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In the 1960s, the world's attention was focused on a nail-biting race against time: Fifty countries contributed nearly a billion dollars to save a dozen ancient Egyptian temples, built during the height of the pharaohs' rule, from drowning in the floodwaters of the gigantic new Aswan High Dam. But the massive press coverage of this unprecedented rescue effort completely overlooked the gutsy French archaeologist who made it all happen. Without the intervention of Christiane Desroches-Noblecourt, the temples--including the Metropolitan Museum's Temple of Dendur--would be at the bottom of a huge reservoir. It was a project of unimaginable size and complexity that required the fragile sandstone temples to be dismantled, stone by stone, and rebuilt on higher ground.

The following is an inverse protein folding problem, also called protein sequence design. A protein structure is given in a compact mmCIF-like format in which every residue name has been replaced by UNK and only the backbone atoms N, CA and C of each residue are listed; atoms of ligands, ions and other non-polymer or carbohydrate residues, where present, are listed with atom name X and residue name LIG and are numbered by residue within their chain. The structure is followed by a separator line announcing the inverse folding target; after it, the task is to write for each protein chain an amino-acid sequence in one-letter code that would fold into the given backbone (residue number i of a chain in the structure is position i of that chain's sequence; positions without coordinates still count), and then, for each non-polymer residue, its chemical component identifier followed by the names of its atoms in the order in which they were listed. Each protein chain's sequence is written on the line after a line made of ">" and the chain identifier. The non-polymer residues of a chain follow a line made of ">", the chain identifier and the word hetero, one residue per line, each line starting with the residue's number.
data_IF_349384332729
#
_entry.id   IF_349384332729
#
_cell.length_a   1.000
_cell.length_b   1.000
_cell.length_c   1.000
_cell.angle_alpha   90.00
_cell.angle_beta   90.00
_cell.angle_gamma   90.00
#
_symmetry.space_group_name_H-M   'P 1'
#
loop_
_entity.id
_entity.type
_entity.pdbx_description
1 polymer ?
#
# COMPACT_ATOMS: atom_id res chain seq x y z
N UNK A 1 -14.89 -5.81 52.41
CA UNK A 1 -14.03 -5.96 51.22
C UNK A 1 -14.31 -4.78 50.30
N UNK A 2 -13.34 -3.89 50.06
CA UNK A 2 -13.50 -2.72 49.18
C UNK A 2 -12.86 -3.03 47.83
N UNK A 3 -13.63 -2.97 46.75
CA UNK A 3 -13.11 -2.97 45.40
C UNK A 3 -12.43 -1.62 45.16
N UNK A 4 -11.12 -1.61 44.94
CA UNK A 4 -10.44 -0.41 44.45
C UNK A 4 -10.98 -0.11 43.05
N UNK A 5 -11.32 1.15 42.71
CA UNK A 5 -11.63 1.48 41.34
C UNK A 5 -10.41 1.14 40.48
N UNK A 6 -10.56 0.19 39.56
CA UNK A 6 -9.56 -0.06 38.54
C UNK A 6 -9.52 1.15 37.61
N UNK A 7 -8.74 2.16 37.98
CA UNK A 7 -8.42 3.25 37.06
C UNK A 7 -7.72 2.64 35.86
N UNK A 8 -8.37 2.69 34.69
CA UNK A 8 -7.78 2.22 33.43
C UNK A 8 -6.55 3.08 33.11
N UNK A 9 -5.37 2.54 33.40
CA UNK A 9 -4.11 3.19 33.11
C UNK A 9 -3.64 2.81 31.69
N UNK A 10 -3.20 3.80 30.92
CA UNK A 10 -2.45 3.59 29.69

A willful, real-life version of Indiana Jones, Desroches-Noblecourt refused to be cowed by anyone or anything. As a member of the French Resistance in World War II she had survived imprisonment by the Nazis; in her fight to save the temples she defied two of the most daunting leaders of the postwar world, Egyptian President Abdel Nasser and French President Charles de Gaulle. As she told one reporter, "You don't get anywhere without a fight, you know."
Yet Desroches-Noblecourt was not the only woman who played a crucial role in the endeavor. The other was Jacqueline Kennedy, America's new First Lady, who persuaded her husband to call on Congress to help fund the rescue effort. After a century and a half of Western plunder of Egypt's ancient monuments, Desroches-Noblecourt had done the opposite. She had helped preserve a crucial part of its cultural heritage and, just as important, made sure it remained in its homeland.
Lynne Olson is the New York Times bestselling author of Madame Fourcade's Secret War, Last Hope Island, Those Angry Days, and Citizens of London. She has been a consulting historian for the National WWII Museum in New Orleans and the United States Holocaust Memorial Museum in Washington, D.C.